posted on: Thursday September 27, 2018
by Julia Zygiel ’19
I look into the mirror, my nose centimeters from touching the glass frosted with my breath. I try to spot what he sees in my eyes. A storm? Perhaps. I study the edge of a scar that eternally creeps towards my tear duct, a finger of lightning that is always a zillionth of a second from grounding itself in my cornea.
In my nightmares the scar advances, forking through my iris and leaving it glassy and white, clouded by an impenetrable fog. I blink, convinced for a moment that the fog really has replaced my left eye. Accustomed to the momentary panic it brings, I rub at my left eye, pleased to see my own blue irises in the rusted mirror when I open them again. I sigh, lean away from the mirror and pick up my toothbrush. Just a nightmare.
It starts raining as I walk to our meeting—quietly, softly. It would feel comforting if not for the cold, calming if not for the threatening rumble of thunder in the distance.
From inside the coffee shop the rain rages in full force, throwing itself against the window with clear intentions of breaking it. I draw my cardigan around my body and tie my scarf a little closer. Despite the rain, I’m the only one seeking shelter here. My hands curl around the watery cup of coffee that justifies my presence to the teenage barista. The bell on the door announces the entry of another rain-refugee and I jump even though I was expecting it. I turn to meet the familiar grimace of my mentor who loves storms, but hates getting wet. Who, despite expecting me to accept his quirks, still derides me for being jumpy.
He sits without buying a cup of watery coffee. The barista doesn’t acknowledge him. Argus nods to me and we dampen our auras just a tad, just enough to be avoided and unnoticed by those not looking for us. We don’t think of what happens if someone steps in who is looking for us. What happens if they see through the shroud.
“The book store wasn’t good enough for you? You had to follow me into the dinky coffee shop with the seats that make my ass sore?” I shiver at the draft that entered the coffee shop with him.
“You know how these meetings work. Destined and clandestine. They don’t follow our plans.”
“They don’t, or you don’t?”
“We are victims of chance, all of us.”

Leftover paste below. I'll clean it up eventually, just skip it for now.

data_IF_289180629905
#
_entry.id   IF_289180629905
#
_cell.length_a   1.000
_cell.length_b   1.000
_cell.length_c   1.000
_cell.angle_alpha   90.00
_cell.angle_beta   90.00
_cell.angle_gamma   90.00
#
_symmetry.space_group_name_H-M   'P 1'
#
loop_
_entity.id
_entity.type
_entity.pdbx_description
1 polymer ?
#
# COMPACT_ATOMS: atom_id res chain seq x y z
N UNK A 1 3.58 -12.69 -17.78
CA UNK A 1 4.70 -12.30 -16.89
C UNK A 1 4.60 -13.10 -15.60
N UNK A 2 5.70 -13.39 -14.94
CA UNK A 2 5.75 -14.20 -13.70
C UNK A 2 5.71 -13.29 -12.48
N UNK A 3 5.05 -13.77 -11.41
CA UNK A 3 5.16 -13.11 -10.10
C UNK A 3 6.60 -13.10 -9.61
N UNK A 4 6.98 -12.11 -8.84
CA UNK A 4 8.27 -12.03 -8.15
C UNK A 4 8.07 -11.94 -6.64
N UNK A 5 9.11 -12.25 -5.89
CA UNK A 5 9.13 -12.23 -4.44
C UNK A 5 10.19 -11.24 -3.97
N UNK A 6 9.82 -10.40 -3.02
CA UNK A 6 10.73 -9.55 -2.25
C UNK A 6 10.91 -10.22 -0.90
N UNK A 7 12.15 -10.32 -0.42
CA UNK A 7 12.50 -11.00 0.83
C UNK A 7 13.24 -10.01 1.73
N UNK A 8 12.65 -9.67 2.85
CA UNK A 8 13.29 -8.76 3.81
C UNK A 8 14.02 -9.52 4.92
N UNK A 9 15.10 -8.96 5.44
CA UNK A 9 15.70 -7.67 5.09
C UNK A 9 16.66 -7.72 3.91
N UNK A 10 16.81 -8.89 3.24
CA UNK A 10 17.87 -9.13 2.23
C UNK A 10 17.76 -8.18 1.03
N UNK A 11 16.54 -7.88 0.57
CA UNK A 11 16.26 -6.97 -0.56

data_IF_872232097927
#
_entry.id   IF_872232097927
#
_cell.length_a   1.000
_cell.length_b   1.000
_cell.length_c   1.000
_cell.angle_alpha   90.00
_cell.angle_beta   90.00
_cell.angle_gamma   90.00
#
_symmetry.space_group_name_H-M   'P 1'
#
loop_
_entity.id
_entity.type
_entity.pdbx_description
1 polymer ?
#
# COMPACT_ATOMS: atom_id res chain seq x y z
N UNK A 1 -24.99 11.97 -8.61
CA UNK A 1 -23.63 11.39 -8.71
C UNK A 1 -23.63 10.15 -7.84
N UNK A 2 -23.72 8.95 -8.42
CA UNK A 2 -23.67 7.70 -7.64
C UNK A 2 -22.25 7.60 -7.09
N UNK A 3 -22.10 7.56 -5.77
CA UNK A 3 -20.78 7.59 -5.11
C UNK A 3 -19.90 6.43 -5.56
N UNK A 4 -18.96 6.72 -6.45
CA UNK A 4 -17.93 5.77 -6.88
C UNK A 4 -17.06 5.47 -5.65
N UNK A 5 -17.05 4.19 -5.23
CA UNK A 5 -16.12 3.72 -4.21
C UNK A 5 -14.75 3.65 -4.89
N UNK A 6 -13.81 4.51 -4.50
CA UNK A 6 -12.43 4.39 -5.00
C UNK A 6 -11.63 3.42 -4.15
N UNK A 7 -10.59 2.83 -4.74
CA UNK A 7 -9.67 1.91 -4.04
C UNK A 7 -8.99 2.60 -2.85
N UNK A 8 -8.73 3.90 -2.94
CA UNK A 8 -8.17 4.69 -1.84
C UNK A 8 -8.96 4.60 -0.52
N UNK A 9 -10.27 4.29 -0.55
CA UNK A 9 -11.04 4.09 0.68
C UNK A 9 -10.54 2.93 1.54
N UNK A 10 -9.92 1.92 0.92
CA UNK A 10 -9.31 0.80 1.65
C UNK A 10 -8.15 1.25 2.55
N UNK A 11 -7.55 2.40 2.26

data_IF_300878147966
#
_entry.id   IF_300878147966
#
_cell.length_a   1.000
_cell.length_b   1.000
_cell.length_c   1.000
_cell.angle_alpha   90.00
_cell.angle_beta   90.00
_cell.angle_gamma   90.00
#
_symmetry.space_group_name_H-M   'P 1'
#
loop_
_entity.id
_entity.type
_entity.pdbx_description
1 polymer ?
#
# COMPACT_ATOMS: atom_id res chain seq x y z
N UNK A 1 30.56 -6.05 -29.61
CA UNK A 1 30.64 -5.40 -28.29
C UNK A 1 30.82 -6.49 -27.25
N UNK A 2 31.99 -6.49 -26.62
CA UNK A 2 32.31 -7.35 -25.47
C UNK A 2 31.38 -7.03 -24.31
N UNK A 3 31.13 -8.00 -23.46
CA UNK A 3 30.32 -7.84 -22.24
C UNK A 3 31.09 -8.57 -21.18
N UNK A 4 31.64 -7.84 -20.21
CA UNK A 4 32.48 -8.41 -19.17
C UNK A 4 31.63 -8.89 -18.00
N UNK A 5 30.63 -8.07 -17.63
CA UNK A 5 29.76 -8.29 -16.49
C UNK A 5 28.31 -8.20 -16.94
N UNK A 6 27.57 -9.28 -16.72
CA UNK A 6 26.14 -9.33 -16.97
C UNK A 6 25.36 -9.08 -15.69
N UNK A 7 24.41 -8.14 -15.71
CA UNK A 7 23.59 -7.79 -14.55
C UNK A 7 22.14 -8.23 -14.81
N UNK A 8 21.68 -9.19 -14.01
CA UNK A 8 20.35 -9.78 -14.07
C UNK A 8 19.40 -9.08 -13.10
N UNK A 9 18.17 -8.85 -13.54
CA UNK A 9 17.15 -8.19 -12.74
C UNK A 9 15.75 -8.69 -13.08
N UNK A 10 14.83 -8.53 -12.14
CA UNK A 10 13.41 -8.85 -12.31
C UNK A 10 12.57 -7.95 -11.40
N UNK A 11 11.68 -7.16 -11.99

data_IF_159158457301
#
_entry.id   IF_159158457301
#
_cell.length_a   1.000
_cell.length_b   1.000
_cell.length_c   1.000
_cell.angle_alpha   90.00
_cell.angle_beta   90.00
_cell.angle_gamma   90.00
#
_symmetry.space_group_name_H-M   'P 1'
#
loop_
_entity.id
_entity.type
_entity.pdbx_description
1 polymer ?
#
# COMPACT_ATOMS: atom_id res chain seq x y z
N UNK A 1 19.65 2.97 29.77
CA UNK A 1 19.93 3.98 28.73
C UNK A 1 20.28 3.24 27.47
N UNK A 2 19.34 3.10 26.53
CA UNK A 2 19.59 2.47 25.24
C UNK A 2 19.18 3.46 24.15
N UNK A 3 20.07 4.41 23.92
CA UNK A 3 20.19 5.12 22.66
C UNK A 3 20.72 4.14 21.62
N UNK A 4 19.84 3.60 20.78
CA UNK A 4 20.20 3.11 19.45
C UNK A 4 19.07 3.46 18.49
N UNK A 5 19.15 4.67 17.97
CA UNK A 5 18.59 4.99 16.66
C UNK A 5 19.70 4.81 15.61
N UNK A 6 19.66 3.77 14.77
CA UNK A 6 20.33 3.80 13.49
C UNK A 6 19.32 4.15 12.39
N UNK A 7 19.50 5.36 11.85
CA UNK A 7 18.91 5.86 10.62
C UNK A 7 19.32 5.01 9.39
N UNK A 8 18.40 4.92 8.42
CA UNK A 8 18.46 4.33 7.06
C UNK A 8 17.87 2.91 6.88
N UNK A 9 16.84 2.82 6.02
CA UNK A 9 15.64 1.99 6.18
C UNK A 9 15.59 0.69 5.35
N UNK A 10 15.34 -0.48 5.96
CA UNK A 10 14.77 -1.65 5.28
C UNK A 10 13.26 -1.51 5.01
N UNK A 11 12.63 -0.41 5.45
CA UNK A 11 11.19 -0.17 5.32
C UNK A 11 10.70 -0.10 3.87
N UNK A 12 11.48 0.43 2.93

“Okay…” I’m not sure how much longer I can withstand Argus’ mysticism for the sake of my cause. “So why are we here?”
He slides a sealed manila envelope across the table, overly dramatic as always.
“Are these new lessons?” I let too much enthusiasm color my voice. Argus chides me with only a look. I’m too emotive, too reactive for his tastes. Too unpredictable. He would prefer another apprentice and I another mentor, but there is not a wide range to choose from.
“We are a dying breed,” he says, as if reading my thoughts. I’m not sure if that’s a skill of his, if he could teach it to me. I don’t ask.
“There’s rumors that it’s not a natural extinction. We’re being hunted down. Our kin are disappearing from circles across the country. Every week it’s someone new, perhaps a family. In the envelope is who you need to contact in case I miss a meeting some day. Only if I miss a meeting.”
“Oh, stop playing with my heart strings, old man.” Despite my sarcasm, a pit settles in my stomach as I slide the envelope into my backpack. “When are you going to teach me something beyond the incantations and the shroud? I want to help keep this thing alive.”
“If you truly wanted to keep us alive you would value our tradition of caution. It’s been our survival all these years.” I know him well enough to tell that what he’s about to say is difficult for him to admit. “Nevertheless, we seem to be running out of time. Our circle is in desperate need of full-fledged members. With our current numbers we would be no hope against whatever this menace may be.”
I can’t hide a grin and his grimace returns in equal measure. I know he pretends to hate me—I know he thinks I believe him. But, in theory, he should hate storms too. In reality, that ‘storm’ he thinks he sees in me has won him over; my scars have incited his pity. To him, I am the perfect candidate for the circle. I seem down-trodden, powerless, and willing to take extreme measures to even the playing field of the world he’s finally letting me into. He tells me what I already know.
“I think you’re still too brash, too emotional, but the others have forced my hand. Tonight you shall be inducted into our circle. You can finally join our efforts towards the Endgame.”